Scientists have created the world’s fastest probabilistic computer

Scientists from Tohoku University pioneered the technology of nanosecond operation of the probabilistic bit based on spintronics (p-bit), called the “poor man’s quantum bit” (q-bit).

The late physicist R.P. Feynman introduced a probabilistic computer capable of working with probabilities at scale to provide efficient computation. Using spintronics, the latest technology took the first step towards realizing Feynman’s vision.

Magnetic Tunnel Junction (MTJ) is a key component of nonvolatile memory, or MRAM, a mass storage technology that uses magnetization to store information. There, thermal fluctuations usually pose a threat to the stable storage of information.

P-bits, on the other hand, deal with these thermal fluctuations in thermally unstable (stochastic) magnetic tunnel junctions. Previous collaborative research between Tohoku University and Purdue University has demonstrated a spintronics-based probabilistic computer at room temperature, consisting of stochastic magnetic tunnel junctions with millisecond relaxation times.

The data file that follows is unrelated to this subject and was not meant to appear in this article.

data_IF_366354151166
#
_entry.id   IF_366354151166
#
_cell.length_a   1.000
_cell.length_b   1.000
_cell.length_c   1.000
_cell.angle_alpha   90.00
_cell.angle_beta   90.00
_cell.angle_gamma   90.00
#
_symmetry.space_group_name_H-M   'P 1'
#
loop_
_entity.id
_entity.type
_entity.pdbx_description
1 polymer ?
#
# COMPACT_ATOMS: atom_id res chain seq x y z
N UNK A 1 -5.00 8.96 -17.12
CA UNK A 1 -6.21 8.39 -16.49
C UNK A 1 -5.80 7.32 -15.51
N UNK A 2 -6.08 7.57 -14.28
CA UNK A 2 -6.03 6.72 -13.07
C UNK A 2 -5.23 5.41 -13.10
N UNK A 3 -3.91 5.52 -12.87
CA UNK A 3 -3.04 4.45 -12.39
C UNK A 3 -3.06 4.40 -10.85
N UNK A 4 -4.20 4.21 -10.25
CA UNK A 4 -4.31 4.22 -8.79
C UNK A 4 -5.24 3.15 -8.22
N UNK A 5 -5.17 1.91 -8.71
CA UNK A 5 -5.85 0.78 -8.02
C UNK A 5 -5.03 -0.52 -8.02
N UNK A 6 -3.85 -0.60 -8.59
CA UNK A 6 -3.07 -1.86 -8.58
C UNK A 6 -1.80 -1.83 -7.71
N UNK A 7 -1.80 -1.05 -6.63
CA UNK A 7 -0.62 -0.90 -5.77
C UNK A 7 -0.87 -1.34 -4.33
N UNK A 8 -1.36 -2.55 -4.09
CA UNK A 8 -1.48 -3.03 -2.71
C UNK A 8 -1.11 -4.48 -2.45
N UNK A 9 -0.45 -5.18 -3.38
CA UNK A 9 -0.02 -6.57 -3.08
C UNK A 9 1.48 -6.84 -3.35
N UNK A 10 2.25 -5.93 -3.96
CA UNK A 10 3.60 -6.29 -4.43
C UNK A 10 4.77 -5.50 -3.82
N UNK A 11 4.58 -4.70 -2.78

To make probabilistic computers a viable technology, it is necessary to develop stochastic magnetic tunnel junctions with much shorter relaxation times that reduce the timescale of p-bit fluctuations. This will effectively improve the speed and accuracy of the calculations.

The researchers have created a nanoscale magnetic tunnel junction device with a flat magnetic axis. The magnetization direction is updated every 8 nanoseconds on average – 100 times faster than the previous world record.

The group explained the mechanism of this extremely short relaxation time in terms of entropy, a physical quantity used to represent the stochasticity of systems not previously considered for magnetization dynamics. Deriving a universal equation governing the entropy in the dynamics of magnetization, they found that the entropy increases rapidly in magnetic tunnel junctions with an in-plane easy axis with large values ​​of perpendicular magnetic anisotropy. The group deliberately used a flat magnetic easy axis to achieve shorter relaxation times.

The developed MTJ is compatible with current semiconductor processing processes and shows significant prospects for the future implementation of high-performance probabilistic computers. This theoretical basis for the dynamics of magnetization, including entropy, is also of broad scientific importance, ultimately showing the potential of spintronics in solving controversial issues in statistical physics.

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Author: John Kessler
Graduated From the Massachusetts Institute of Technology. Previously, worked in various little-known media. Currently is an expert, editor and developer of Free News.
Function: Director
John Kessler

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